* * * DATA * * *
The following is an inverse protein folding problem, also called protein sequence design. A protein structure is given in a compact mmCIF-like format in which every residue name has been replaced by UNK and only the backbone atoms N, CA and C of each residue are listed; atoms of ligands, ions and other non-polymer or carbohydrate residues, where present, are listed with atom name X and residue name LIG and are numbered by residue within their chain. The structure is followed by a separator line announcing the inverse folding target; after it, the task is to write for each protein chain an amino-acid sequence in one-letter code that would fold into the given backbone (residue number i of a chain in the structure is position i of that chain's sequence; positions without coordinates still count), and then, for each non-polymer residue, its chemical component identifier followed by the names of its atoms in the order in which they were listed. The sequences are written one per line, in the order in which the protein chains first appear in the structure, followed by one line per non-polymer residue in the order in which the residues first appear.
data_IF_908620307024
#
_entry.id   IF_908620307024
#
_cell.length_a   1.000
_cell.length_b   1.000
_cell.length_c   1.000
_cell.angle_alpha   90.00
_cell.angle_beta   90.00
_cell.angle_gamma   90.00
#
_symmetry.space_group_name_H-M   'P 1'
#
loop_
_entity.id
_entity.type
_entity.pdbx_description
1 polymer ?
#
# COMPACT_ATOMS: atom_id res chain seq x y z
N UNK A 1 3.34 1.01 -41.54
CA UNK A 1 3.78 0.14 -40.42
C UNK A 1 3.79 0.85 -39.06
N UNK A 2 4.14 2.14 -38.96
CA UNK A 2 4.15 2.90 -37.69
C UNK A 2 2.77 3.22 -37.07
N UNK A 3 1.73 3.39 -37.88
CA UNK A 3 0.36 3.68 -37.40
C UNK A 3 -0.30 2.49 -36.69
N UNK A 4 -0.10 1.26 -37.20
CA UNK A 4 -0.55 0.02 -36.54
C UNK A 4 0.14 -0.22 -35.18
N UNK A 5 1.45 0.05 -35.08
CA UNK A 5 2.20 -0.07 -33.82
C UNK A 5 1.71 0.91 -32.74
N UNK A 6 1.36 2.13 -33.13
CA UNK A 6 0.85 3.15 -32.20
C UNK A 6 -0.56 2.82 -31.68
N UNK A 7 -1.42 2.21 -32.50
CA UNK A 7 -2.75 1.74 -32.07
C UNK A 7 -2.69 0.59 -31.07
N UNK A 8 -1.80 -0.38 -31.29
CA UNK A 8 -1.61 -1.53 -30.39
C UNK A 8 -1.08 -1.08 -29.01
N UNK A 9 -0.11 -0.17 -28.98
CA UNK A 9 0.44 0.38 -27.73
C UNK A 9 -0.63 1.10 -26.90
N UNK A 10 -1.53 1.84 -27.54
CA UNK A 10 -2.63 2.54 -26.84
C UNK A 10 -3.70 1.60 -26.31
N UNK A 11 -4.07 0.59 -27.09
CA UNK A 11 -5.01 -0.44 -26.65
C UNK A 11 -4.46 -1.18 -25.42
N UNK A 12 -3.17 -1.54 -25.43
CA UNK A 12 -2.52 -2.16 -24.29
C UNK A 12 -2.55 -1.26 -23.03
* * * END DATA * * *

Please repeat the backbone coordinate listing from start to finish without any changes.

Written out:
The following is an inverse protein folding problem, also called protein sequence design. A protein structure is given in a compact mmCIF-like format in which every residue name has been replaced by UNK and only the backbone atoms N, CA and C of each residue are listed; atoms of ligands, ions and other non-polymer or carbohydrate residues, where present, are listed with atom name X and residue name LIG and are numbered by residue within their chain. The structure is followed by a separator line announcing the inverse folding target; after it, the task is to write for each protein chain an amino-acid sequence in one-letter code that would fold into the given backbone (residue number i of a chain in the structure is position i of that chain's sequence; positions without coordinates still count), and then, for each non-polymer residue, its chemical component identifier followed by the names of its atoms in the order in which they were listed. The sequences are written one per line, in the order in which the protein chains first appear in the structure, followed by one line per non-polymer residue in the order in which the residues first appear.
data_IF_908620307024
#
_entry.id   IF_908620307024
#
_cell.length_a   1.000
_cell.length_b   1.000
_cell.length_c   1.000
_cell.angle_alpha   90.00
_cell.angle_beta   90.00
_cell.angle_gamma   90.00
#
_symmetry.space_group_name_H-M   'P 1'
#
loop_
_entity.id
_entity.type
_entity.pdbx_description
1 polymer ?
#
# COMPACT_ATOMS: atom_id res chain seq x y z
N UNK A 1 3.34 1.01 -41.54
CA UNK A 1 3.78 0.14 -40.42
C UNK A 1 3.79 0.85 -39.06
N UNK A 2 4.14 2.14 -38.96
CA UNK A 2 4.15 2.90 -37.69
C UNK A 2 2.77 3.22 -37.07
N UNK A 3 1.73 3.39 -37.88
CA UNK A 3 0.36 3.68 -37.40
C UNK A 3 -0.30 2.49 -36.69
N UNK A 4 -0.10 1.26 -37.20
CA UNK A 4 -0.55 0.02 -36.54
C UNK A 4 0.14 -0.22 -35.18
N UNK A 5 1.45 0.05 -35.08
CA UNK A 5 2.20 -0.07 -33.82
C UNK A 5 1.71 0.91 -32.74
N UNK A 6 1.36 2.13 -33.13
CA UNK A 6 0.85 3.15 -32.20
C UNK A 6 -0.56 2.82 -31.68
N UNK A 7 -1.42 2.21 -32.50
CA UNK A 7 -2.75 1.74 -32.07
C UNK A 7 -2.69 0.59 -31.07
N UNK A 8 -1.80 -0.38 -31.29
CA UNK A 8 -1.61 -1.53 -30.39
C UNK A 8 -1.08 -1.08 -29.01
N UNK A 9 -0.11 -0.17 -28.98
CA UNK A 9 0.44 0.38 -27.73
C UNK A 9 -0.63 1.10 -26.90
N UNK A 10 -1.53 1.84 -27.54
CA UNK A 10 -2.63 2.54 -26.84
C UNK A 10 -3.70 1.60 -26.31
N UNK A 11 -4.07 0.59 -27.09
CA UNK A 11 -5.01 -0.44 -26.65
C UNK A 11 -4.46 -1.18 -25.42
N UNK A 12 -3.17 -1.54 -25.43
CA UNK A 12 -2.52 -2.16 -24.29
C UNK A 12 -2.55 -1.26 -23.03